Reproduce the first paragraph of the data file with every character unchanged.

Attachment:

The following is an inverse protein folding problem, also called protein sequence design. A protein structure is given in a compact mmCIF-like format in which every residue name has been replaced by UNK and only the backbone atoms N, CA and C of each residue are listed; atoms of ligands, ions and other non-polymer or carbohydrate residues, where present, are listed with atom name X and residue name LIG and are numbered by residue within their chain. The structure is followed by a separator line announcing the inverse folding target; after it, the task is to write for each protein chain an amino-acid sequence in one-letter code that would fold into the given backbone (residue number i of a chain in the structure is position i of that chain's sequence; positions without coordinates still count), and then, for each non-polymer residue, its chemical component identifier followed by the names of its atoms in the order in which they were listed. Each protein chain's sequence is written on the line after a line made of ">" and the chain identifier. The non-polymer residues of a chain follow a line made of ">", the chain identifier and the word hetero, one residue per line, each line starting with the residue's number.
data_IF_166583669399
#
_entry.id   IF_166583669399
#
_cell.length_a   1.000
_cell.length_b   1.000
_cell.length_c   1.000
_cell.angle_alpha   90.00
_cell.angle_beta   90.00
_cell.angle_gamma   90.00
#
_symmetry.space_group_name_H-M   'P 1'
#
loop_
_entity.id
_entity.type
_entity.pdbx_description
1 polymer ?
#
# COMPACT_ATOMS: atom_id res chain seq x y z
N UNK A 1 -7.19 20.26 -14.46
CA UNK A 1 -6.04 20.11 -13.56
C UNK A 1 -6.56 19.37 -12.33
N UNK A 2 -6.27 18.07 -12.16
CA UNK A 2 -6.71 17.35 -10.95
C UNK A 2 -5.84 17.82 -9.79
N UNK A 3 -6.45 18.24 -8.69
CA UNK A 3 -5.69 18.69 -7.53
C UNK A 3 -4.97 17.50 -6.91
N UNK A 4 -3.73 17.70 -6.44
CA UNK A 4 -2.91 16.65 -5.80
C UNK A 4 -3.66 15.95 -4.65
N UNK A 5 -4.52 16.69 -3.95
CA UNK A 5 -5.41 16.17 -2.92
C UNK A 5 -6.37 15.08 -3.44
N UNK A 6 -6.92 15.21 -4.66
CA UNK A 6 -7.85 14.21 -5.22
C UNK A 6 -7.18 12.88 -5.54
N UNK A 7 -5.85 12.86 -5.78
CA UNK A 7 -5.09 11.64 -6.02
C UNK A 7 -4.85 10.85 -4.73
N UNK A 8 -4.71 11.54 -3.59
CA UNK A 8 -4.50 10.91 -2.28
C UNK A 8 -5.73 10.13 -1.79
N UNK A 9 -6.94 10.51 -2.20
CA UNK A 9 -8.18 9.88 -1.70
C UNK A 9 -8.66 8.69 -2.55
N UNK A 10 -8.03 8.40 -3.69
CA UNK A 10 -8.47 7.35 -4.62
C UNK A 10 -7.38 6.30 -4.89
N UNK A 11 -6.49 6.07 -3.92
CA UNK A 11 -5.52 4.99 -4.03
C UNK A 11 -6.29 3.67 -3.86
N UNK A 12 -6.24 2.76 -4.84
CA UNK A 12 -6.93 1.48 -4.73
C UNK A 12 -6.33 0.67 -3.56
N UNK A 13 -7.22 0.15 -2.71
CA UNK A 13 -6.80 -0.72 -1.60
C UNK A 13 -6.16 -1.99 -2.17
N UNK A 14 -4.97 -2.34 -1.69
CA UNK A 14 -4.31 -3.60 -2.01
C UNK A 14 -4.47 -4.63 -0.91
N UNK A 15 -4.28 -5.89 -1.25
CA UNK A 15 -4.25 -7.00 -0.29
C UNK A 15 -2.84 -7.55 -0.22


The following is an inverse protein folding problem, also called protein sequence design. A protein structure is given in a compact mmCIF-like format in which every residue name has been replaced by UNK and only the backbone atoms N, CA and C of each residue are listed; atoms of ligands, ions and other non-polymer or carbohydrate residues, where present, are listed with atom name X and residue name LIG and are numbered by residue within their chain. The structure is followed by a separator line announcing the inverse folding target; after it, the task is to write for each protein chain an amino-acid sequence in one-letter code that would fold into the given backbone (residue number i of a chain in the structure is position i of that chain's sequence; positions without coordinates still count), and then, for each non-polymer residue, its chemical component identifier followed by the names of its atoms in the order in which they were listed. Each protein chain's sequence is written on the line after a line made of ">" and the chain identifier. The non-polymer residues of a chain follow a line made of ">", the chain identifier and the word hetero, one residue per line, each line starting with the residue's number.